Museum Man Moves On

TUESDAY, January 8, was an historic date in the life of Dr Ian Friel the day he started his new job at Chichester District Museum after almost a decade at the helm of Littlehampton Museum.

He has left Littlehampton with a museum building and collection the envy of many larger towns, an achievement all the more remarkable given the museum s own chequered history in that time.

From facing the threat of the museum closing just months after he joined the staff, Dr Friel has overseen the transformation and extension of the premises.

Hide Ad
Hide Ad

Sad to be leaving a place which has stamped a lasting impression on him, Dr Friel is nevertheless excited by his new challenge as principal curator at Chichester.

"I will really miss working here, and particularly the people I have worked with, but I am really looking forward to the new job. Chichester s is a somewhat larger museum, in a well-known, historic city, and there are various plans afoot to develop the museum."

His first few months are unlikely to be as dramatic at Chichester as was the case at Littlehampton, where budget cuts by Arun District Council, then running the museum, put its future in doubt soon after Dr Friel started in May, 1992.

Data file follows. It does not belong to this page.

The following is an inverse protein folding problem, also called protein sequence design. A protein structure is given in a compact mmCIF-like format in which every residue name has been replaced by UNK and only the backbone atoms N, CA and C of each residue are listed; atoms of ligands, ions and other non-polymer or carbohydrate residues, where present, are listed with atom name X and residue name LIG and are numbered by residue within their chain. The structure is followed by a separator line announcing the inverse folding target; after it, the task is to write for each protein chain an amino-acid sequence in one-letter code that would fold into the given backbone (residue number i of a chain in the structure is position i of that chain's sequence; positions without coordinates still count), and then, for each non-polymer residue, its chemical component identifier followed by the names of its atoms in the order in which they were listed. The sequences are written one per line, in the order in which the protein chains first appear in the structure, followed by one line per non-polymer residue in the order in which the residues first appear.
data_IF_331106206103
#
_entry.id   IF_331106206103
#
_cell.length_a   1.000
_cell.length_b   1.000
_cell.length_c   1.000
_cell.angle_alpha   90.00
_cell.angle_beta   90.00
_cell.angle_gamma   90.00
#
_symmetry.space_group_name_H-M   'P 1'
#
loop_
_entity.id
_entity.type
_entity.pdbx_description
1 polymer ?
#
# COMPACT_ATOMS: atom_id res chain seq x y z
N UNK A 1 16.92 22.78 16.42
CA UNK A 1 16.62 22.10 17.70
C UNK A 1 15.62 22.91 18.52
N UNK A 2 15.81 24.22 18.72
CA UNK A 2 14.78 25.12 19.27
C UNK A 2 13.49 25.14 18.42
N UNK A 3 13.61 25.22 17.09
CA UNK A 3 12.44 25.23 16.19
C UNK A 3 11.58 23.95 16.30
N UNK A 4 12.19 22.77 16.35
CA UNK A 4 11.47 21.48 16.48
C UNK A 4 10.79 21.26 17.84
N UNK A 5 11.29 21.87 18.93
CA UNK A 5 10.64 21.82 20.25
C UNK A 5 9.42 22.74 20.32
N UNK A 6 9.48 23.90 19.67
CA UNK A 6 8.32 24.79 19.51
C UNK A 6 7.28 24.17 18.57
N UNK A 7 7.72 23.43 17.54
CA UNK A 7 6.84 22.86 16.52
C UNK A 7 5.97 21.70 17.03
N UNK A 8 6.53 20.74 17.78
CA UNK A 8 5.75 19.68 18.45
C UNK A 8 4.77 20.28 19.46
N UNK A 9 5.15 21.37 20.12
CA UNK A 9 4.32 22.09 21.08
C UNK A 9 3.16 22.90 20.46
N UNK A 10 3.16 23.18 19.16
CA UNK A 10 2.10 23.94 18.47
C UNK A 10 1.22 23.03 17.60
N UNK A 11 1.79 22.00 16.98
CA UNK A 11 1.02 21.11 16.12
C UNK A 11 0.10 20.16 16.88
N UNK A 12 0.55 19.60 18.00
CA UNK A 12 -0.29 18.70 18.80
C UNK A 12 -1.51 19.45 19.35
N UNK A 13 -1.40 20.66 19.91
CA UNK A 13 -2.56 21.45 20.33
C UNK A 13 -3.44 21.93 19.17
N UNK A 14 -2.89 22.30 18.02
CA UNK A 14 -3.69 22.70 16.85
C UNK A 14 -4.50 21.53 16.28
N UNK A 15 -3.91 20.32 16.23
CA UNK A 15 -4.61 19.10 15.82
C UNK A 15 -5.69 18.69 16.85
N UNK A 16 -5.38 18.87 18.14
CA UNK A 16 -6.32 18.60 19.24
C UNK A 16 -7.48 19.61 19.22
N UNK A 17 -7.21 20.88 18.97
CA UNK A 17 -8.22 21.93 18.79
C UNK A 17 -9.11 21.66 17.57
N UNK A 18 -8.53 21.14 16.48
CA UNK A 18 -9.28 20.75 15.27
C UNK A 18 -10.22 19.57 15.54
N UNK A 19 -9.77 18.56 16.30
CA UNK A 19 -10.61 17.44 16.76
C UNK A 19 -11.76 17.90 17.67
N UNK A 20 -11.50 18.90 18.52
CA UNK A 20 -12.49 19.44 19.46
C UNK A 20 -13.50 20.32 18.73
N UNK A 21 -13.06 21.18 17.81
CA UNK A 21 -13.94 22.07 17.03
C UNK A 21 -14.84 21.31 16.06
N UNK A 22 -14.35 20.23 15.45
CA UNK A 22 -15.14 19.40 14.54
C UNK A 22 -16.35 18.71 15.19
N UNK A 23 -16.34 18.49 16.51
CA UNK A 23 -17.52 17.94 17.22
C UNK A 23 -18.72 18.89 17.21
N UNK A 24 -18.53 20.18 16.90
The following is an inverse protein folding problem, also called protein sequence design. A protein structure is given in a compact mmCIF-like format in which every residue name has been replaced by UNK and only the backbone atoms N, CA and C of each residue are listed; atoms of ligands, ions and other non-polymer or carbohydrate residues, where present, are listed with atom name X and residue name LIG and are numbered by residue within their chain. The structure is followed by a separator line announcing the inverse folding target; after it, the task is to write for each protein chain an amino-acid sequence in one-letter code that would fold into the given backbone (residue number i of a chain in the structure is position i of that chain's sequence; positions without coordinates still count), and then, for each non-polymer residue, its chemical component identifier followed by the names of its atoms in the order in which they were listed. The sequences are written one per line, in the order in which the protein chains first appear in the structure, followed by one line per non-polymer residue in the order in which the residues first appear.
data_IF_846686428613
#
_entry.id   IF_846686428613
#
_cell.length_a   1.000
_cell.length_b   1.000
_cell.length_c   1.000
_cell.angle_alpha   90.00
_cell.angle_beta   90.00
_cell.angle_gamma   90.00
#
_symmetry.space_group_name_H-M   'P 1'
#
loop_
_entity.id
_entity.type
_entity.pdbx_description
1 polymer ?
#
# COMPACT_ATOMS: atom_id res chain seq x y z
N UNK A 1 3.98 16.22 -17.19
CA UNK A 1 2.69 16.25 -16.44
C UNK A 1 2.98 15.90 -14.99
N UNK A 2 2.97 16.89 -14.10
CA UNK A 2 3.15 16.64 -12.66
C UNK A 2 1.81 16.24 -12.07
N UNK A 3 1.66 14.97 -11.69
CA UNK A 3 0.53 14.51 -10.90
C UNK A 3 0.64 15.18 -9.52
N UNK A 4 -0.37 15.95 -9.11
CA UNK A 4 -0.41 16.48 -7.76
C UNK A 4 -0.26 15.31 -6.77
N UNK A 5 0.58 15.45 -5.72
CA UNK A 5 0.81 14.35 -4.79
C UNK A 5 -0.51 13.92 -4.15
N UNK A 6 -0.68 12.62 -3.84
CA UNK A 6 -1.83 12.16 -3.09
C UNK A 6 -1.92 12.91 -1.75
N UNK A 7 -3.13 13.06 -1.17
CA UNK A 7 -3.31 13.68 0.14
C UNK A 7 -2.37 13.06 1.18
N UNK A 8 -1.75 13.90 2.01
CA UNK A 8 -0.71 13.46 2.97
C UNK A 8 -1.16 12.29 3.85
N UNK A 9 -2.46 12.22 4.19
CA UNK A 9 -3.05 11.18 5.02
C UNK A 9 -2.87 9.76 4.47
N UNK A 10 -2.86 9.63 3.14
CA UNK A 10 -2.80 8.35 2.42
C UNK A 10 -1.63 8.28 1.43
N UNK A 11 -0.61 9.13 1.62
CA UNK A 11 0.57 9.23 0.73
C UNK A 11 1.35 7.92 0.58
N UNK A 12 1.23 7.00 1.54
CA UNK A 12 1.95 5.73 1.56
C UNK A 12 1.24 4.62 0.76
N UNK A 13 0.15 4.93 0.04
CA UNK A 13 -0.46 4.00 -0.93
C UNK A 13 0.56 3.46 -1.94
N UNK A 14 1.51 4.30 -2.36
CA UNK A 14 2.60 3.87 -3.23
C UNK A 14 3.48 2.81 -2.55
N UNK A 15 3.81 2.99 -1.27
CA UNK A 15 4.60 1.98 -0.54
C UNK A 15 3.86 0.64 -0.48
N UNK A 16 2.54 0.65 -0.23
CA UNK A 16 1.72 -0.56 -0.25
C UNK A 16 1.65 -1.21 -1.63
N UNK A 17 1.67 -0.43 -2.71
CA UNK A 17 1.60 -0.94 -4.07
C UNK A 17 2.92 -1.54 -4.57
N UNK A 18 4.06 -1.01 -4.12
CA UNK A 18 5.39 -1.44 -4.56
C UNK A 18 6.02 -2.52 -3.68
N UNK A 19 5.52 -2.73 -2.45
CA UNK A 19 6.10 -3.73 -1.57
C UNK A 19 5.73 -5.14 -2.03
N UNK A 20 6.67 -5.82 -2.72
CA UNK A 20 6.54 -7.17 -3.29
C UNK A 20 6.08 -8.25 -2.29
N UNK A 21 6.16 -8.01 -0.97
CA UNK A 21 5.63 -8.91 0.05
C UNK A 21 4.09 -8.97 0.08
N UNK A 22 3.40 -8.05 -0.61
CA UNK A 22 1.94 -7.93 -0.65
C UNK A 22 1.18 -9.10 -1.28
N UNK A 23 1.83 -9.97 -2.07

"I must admit, I wondered what I had got into! However, Littlehampton Town Council saved the museum. If it hadn t, the museum would have probably disappeared seven or eight years ago and the collection would have been dispersed.

Hide Ad
Hide Ad

"The museum has had some real ups and downs in its history, but it is the second-oldest local authority-run museum in West Sussex. The work of decades would have vanished if the museum had closed, and the town would effectively have lost a big part of its history."

Instead, the town council agreed to manage the museum on behalf of Arun under a 25-year agreement from October, 1993, with staff transferring to the town council.

Any new additions after that date have become part of the town council s own collection, and Dr Friel welcomed reports that Arun wanted to transfer ownership of its part of the museum collection to the town council.

"This is a very generous and public-spirited move and should be applauded," he said.

Hide Ad
Hide Ad

Dr Friel considered the museum s refurbishment and extension during 1999 and 2000 to be the most significant chapter in its history since it first opened as a purpose-built addition to the town s library in 1928.

The transformation from cramped premises, displaying only a fraction of the collection, to attractive new galleries fit for the 21st century and showing off far more exhibits, was funded by 500,000 of Heritage Lottery grant and a further 166,000 investment by the town council, which itself benefited from much improved offices.

But the museum is much more than its collection and during Dr Friel s time, several new initiatives have expanded its horizons. These have included the development of a community arts programme, outreach work involving more than 400 talks to schools and community groups and a major expansion of the educational service.

For the full story, see the Gazette, January 10.